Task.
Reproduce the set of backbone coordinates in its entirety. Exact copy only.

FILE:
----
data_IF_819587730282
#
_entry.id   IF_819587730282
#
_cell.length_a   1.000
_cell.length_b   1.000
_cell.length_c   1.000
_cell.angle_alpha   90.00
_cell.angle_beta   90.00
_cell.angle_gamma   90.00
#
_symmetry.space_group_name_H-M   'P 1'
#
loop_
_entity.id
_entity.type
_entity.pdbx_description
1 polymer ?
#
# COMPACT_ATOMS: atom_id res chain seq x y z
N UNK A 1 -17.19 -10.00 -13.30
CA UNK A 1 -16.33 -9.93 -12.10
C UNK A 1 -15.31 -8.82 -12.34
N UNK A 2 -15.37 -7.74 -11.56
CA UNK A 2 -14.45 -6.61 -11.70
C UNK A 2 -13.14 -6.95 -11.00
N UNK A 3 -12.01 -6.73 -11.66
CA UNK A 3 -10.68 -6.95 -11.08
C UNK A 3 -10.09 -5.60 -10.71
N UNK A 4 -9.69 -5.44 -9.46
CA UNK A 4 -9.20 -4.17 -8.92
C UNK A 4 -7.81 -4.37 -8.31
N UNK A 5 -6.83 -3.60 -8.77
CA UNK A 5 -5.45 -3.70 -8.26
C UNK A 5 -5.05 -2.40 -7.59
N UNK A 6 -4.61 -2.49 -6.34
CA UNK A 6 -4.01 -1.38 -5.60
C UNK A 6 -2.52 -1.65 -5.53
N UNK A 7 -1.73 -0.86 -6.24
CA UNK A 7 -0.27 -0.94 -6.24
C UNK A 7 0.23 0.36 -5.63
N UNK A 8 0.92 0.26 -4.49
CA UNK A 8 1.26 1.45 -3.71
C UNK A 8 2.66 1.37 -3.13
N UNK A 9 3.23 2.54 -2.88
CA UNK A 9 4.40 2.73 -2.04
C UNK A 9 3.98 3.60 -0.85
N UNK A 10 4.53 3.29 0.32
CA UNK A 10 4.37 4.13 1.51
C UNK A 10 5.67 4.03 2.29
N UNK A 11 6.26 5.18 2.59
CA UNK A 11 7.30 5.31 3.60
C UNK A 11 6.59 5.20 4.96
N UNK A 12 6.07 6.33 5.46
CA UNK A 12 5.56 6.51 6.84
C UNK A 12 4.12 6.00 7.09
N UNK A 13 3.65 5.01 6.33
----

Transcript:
data_IF_819587730282
#
_entry.id   IF_819587730282
#
_cell.length_a   1.000
_cell.length_b   1.000
_cell.length_c   1.000
_cell.angle_alpha   90.00
_cell.angle_beta   90.00
_cell.angle_gamma   90.00
#
_symmetry.space_group_name_H-M   'P 1'
#
loop_
_entity.id
_entity.type
_entity.pdbx_description
1 polymer ?
#
# COMPACT_ATOMS: atom_id res chain seq x y z
N UNK A 1 -17.19 -10.00 -13.30
CA UNK A 1 -16.33 -9.93 -12.10
C UNK A 1 -15.31 -8.82 -12.34
N UNK A 2 -15.37 -7.74 -11.56
CA UNK A 2 -14.45 -6.61 -11.70
C UNK A 2 -13.14 -6.95 -11.00
N UNK A 3 -12.01 -6.73 -11.66
CA UNK A 3 -10.68 -6.95 -11.08
C UNK A 3 -10.09 -5.60 -10.71
N UNK A 4 -9.69 -5.44 -9.46
CA UNK A 4 -9.20 -4.17 -8.92
C UNK A 4 -7.81 -4.37 -8.31
N UNK A 5 -6.83 -3.60 -8.77
CA UNK A 5 -5.45 -3.70 -8.26
C UNK A 5 -5.05 -2.40 -7.59
N UNK A 6 -4.61 -2.49 -6.34
CA UNK A 6 -4.01 -1.38 -5.60
C UNK A 6 -2.52 -1.65 -5.53
N UNK A 7 -1.73 -0.86 -6.24
CA UNK A 7 -0.27 -0.94 -6.24
C UNK A 7 0.23 0.36 -5.63
N UNK A 8 0.92 0.26 -4.49
CA UNK A 8 1.26 1.45 -3.71
C UNK A 8 2.66 1.37 -3.13
N UNK A 9 3.23 2.54 -2.88
CA UNK A 9 4.40 2.73 -2.04
C UNK A 9 3.98 3.60 -0.85
N UNK A 10 4.53 3.29 0.32
CA UNK A 10 4.37 4.13 1.51
C UNK A 10 5.67 4.03 2.29
N UNK A 11 6.26 5.18 2.59
CA UNK A 11 7.30 5.31 3.60
C UNK A 11 6.59 5.20 4.96
N UNK A 12 6.07 6.33 5.46
CA UNK A 12 5.56 6.51 6.84
C UNK A 12 4.12 6.00 7.09
N UNK A 13 3.65 5.01 6.33